The voice work in the game continued to be absolutely top notch. Christopher Lloyd got a few chances for some more serious drama as well as some more farcical comedy. Hearing him do a cartoonishly exaggerated French accent was great. We even got to hear someone else doing an impression of Doc Brown, which was pretty entertaining. This game is introduced with an original song, talking about the wonders of science that the future will bring. It sets the tone for the setting of the first half of the game extremely well.


You knew he would be in it, and that he would be a McFly, but which one?

The main addition to the audio of the game, though, is the voice work of Michael J. Fox. In a nod to the films, he plays multiple roles, one of whom we technically got to see in the films, and another (or several others, depending on who you look at it) who we are quite familiar with. He does a good job, but really, how could he not?


Most of the allure of the series thus far has been the continuing adventures of the characters we came to love from the movies, and thus the story was the main focus for me. If you haven’t played the prior installments, you should probably skip right to summing up at this point, lest you be heavily spoiled. The previous game ends with Doc Brown having understandable but ominous doubts about the clumsy and downright sociopathic way in which his life has been toyed with to assure the “correct” timeline. The day of the Hill Valley Expo, a date he remembers as the day that finally cemented his interest in all things science, has finally come. All Marty has to do to make sure the hellish futures he’s encountered thus far never come to pass is make sure that young Doc goes through with the demonstration of his project. Old Doc, formerly Citizen Brown, has other ideas. He has become convinced that it wasn’t Edna that screwed him up enough to create a police state, it was science itself. Remove that from the equation and all of the problems in his life vanish. Thus, he is once again your adversary in the game, attempting to sabotage his younger self. Edna Strickland continues to be an antagonistic figure. She quickly labels you a subversive, which leads to a silly pop culture reference. Events escalate until the ramifications of an untrained, desperate, and unstable person piloting a malfunctioning time machine become painfully clear.


The most dangerous person in the spacetime continuum.

The story lends itself to a number of very worthwhile scenes. Remember, if you will, that at least one member of the current cast is a product of a time line that all agree must not come to pass. The dramatic potential of this is not left unexplored. Likewise, the characters remain faithful to their motivations throughout the series. Seeing what sort of havoc can be caused by a character with a relatively minor effect in the “correct” history is put into the wrong place at the wrong time is really interesting. It all comes together at the end, which then takes a last minute swerve that conflicted me to no end. I won’t tell you what it is, you’ll have to see that for yourself. What I will say is that, on the one hand, it was completely out of nowhere and left me hanging. That’s par for the course, though, since the first BttF movie did the same thing. It was zany, madcap, and unfortunately, contradictory. Not plot-wise, mind you, because with time travel, self contradictory plot points are usually the driving force of the story. What was contradictory was the fact that the previous game, in an excellent nod to the movies, ended with “To be concluded…” meanwhile, the last screen we’re treated to in this game?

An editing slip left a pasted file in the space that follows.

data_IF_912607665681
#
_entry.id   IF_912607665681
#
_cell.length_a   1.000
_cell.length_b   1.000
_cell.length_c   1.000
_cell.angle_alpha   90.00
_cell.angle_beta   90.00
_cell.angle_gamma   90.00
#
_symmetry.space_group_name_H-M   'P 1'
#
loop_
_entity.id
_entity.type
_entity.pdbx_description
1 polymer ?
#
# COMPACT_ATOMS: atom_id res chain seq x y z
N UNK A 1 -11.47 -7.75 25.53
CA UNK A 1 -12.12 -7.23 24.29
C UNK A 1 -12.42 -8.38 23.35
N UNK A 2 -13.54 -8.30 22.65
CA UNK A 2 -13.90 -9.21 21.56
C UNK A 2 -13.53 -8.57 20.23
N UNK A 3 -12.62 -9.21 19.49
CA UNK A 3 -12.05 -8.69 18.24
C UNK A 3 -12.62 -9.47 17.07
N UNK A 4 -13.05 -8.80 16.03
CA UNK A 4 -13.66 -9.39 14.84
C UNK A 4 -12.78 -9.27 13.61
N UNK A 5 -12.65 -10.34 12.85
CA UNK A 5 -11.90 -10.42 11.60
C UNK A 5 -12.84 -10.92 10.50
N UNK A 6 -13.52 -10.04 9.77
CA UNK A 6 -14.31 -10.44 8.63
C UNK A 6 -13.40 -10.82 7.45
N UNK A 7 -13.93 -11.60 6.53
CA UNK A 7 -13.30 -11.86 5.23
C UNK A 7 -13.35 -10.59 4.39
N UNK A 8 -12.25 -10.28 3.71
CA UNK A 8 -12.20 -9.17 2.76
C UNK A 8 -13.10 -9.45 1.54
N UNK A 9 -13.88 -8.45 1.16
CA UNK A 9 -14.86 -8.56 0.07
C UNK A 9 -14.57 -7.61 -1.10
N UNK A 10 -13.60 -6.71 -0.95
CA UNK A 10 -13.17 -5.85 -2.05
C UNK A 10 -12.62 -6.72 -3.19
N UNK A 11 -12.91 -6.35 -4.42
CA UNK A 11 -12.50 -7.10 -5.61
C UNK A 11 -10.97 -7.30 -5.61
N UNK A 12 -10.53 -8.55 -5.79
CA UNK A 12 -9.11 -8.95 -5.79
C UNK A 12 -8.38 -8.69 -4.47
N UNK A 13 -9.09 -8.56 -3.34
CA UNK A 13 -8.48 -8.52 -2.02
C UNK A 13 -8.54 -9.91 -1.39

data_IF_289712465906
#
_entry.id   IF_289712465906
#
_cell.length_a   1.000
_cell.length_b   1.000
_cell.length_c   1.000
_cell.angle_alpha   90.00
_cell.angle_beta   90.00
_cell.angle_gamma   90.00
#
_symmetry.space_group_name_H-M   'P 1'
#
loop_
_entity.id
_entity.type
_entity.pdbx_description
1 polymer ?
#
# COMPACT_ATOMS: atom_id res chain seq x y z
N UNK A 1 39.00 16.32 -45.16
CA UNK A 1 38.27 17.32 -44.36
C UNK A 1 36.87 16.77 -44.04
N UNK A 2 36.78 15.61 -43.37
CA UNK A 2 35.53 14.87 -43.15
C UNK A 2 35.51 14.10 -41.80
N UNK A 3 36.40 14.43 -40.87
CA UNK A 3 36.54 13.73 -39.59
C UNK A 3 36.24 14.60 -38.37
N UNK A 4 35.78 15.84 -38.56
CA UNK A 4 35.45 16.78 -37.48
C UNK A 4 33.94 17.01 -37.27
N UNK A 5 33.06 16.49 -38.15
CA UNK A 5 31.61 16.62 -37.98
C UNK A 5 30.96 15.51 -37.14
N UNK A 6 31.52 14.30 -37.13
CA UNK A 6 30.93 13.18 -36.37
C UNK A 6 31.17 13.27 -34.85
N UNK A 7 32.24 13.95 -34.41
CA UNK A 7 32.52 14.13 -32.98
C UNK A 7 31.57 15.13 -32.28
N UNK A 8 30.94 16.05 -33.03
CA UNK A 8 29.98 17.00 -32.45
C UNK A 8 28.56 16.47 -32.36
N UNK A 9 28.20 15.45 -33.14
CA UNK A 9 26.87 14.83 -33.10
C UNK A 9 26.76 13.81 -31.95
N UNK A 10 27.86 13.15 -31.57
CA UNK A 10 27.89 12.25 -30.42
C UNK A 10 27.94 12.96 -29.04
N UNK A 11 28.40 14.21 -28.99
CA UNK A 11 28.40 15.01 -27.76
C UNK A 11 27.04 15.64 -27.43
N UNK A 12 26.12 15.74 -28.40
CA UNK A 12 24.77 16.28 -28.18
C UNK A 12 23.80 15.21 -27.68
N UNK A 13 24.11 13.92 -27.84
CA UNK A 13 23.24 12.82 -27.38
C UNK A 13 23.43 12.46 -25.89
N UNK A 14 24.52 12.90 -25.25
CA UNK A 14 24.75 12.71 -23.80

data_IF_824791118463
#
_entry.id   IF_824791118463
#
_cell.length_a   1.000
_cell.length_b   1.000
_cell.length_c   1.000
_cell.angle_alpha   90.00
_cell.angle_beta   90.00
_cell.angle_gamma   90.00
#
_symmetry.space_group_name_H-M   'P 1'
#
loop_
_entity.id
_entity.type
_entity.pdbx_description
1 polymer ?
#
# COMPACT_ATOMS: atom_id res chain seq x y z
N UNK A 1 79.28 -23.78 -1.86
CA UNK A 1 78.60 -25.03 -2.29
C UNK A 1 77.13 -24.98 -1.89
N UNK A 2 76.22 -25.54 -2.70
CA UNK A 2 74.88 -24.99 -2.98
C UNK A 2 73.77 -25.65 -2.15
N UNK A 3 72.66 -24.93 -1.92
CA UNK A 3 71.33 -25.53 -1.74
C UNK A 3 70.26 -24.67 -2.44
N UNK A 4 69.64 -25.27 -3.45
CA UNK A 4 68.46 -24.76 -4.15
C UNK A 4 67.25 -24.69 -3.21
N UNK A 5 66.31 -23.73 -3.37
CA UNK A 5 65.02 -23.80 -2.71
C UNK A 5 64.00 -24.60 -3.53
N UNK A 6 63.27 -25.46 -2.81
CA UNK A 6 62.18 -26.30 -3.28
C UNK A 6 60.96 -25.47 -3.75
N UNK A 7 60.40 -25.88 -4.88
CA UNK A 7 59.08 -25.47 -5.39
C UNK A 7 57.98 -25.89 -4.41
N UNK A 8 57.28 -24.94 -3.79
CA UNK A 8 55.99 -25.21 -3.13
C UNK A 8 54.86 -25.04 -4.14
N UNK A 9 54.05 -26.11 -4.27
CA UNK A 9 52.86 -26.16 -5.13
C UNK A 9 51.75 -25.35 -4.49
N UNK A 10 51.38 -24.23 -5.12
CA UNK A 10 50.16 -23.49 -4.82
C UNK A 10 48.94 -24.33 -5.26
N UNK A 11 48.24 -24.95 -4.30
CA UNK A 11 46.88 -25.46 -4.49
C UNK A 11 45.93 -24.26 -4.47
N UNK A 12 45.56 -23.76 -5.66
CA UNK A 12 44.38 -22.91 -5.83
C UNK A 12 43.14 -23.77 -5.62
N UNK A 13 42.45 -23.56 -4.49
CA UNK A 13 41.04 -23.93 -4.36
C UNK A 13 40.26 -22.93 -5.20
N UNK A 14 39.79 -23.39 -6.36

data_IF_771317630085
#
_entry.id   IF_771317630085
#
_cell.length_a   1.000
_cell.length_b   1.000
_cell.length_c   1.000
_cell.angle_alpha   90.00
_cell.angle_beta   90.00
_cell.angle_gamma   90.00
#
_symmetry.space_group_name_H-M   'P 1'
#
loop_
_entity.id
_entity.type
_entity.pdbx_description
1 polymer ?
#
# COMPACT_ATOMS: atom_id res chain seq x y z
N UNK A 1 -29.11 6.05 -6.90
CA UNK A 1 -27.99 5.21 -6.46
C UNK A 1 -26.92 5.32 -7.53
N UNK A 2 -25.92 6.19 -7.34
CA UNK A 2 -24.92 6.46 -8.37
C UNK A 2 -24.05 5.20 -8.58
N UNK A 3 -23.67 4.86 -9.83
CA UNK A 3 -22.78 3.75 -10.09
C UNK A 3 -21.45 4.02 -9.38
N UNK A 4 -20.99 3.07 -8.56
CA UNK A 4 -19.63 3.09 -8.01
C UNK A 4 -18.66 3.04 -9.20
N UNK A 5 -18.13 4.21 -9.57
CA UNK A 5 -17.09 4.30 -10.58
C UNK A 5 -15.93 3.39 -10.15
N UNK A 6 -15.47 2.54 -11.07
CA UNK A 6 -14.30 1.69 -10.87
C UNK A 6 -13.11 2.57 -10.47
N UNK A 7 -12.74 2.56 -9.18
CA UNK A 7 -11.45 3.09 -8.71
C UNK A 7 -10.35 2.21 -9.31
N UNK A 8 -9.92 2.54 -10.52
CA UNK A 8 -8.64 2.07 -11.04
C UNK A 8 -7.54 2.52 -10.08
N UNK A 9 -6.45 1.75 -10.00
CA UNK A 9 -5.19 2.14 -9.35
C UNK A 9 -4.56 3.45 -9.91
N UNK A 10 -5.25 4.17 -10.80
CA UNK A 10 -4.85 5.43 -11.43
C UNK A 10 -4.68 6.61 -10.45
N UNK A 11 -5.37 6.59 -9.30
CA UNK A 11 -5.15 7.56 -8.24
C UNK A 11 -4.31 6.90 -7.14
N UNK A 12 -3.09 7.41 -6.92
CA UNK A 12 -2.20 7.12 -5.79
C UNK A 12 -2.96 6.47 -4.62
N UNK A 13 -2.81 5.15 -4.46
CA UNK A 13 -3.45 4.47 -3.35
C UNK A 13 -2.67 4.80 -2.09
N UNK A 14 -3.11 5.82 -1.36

Wait a minute... didn't you say something different last time?

On one hand, I’m happy to know that we may see more games coming out of Telltale in the BttF universe. On the other hand, I feel a little bit manipulated, and I really would have liked some sort of closure.

Summing Up

If you’ve read the rest of the review, you’ll get the impression that this was a very good game, and it is, but when taken as a whole, for some reason it just didn’t strike me as the best one yet. The story was excellent, but we’ve seen better, and the gameplay was good, but nothing special. I loved the series. I liked this particular title.


8.5 / 10: Not the best entry in the series, but a strong and fitting end.



About Decoychunk

Editor, Writer, and general Knower-Of-Words, if there is text to be read on BrainLazy, Joseph Lallo probably has his fingerprints on it. As the final third of the ownership and foundation of BrainLazy, Joseph “Jo” Lallo made a name for himself when he lost the “e” from his nickname in an arm wrestling match with a witch doctor. Residing in the arid lowlands of the American Southwest, Joseph Lallo is a small, herbivorous, rabbit-like creature with the horns of an antelope. He sleeps belly up, and his milk can be used for medicinal purposes. Joseph Lallo is also author of several books, including The Book of Deacon Series, book 1 of which is available for free here.